Editor’s Note: An earlier version of this piece was published by The Nation. The author has granted Latino Rebels permission to republish an updated version.
PHOENIX — In 2010, after the passage of the most punitive anti-immigrant law in the nation, Arizona Senate Bill 1070, I stood up at a meeting of mostly white community and business leaders and angrily lamented: “My people are being hunted.”
No one in the room said a word, but they all knew it was true.
The lead sponsor of that infamous “show us your papers” bill, then–State Senate President Russell Pearce, the self-described head of the Arizona’s Tea Party Republicans, had made it clear that no matter how many immigrant families were terrorized and separated or how much it cost the state’s economy, which relied heavily on the cheap labor of undocumented immigrants, he was determined to get as many of my immigrant brothers and sisters as possible deported and as soon as possible.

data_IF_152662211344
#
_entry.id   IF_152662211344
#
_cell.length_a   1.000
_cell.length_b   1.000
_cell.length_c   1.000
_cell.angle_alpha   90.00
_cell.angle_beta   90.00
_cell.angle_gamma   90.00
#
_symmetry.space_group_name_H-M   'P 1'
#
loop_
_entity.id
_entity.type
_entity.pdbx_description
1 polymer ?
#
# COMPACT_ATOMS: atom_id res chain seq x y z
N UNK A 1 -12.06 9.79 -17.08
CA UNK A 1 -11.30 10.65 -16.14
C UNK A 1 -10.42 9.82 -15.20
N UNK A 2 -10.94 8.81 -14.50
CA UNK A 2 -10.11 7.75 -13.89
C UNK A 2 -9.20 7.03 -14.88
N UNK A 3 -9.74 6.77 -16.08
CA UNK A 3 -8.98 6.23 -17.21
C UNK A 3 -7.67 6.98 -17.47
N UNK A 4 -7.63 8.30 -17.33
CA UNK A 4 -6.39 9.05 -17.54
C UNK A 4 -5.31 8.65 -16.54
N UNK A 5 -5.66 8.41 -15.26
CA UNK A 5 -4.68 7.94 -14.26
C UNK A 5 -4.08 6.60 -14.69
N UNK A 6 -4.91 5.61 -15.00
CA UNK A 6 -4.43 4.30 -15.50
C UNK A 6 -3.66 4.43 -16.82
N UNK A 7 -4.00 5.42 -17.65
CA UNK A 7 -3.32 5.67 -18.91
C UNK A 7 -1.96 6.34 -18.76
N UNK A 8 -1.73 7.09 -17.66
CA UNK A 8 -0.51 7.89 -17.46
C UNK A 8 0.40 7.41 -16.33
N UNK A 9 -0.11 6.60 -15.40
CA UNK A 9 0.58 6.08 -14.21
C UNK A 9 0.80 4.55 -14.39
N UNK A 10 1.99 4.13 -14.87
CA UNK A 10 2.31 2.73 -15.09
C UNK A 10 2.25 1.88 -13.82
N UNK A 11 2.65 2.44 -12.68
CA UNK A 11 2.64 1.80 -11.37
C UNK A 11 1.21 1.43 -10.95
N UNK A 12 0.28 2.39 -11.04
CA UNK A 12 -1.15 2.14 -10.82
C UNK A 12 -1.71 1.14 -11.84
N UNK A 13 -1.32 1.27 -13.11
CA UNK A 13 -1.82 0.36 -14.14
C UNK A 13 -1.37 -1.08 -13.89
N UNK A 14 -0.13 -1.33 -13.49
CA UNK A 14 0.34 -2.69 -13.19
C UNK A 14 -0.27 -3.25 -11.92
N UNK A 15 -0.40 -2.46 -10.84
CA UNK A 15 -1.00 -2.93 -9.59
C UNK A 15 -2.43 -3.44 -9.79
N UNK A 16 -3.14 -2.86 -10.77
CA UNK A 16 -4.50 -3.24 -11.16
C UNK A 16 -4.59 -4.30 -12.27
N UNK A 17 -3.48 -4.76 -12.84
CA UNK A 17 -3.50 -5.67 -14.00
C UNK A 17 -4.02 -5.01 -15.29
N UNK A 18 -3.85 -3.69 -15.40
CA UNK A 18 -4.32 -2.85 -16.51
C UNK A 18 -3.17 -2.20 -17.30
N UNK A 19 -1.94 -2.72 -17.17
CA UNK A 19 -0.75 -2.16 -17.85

My wife and I are U.S. citizens, but the insidious nature of the legislation hit home when my then 7-year-old daughter, near tears, asked me one evening if we were going to be arrested. I held her and assured her that was not going to happen, all the while knowing that tens of thousands of immigrant parents across the state could not say the same.
A lot has changed in 10 years. Arizona’s SB 1070 and the Trump administration’s relentless persecution of immigrants and refugees have inspired a wave of grassroots resistance here and across the country that’s helped elect more progressives to state legislatures and Congress, and will likely turn Arizona blue this election cycle.
But for the time being at least, my people are still being hunted, and not only by federal immigration authorities and complicit local police, but now the deadly coronavirus.
Reports continue to confirm that are dying of disproportionate numbers during the COVID-19 crisis, perishing at a rate one and a half times that of whites, according to the COVID Tracking Project. Black people are dying at an even worse rate, nearly two and a half times that of whites. At the same time, communities of color have been devastated by the pandemic’s economic ripple effects.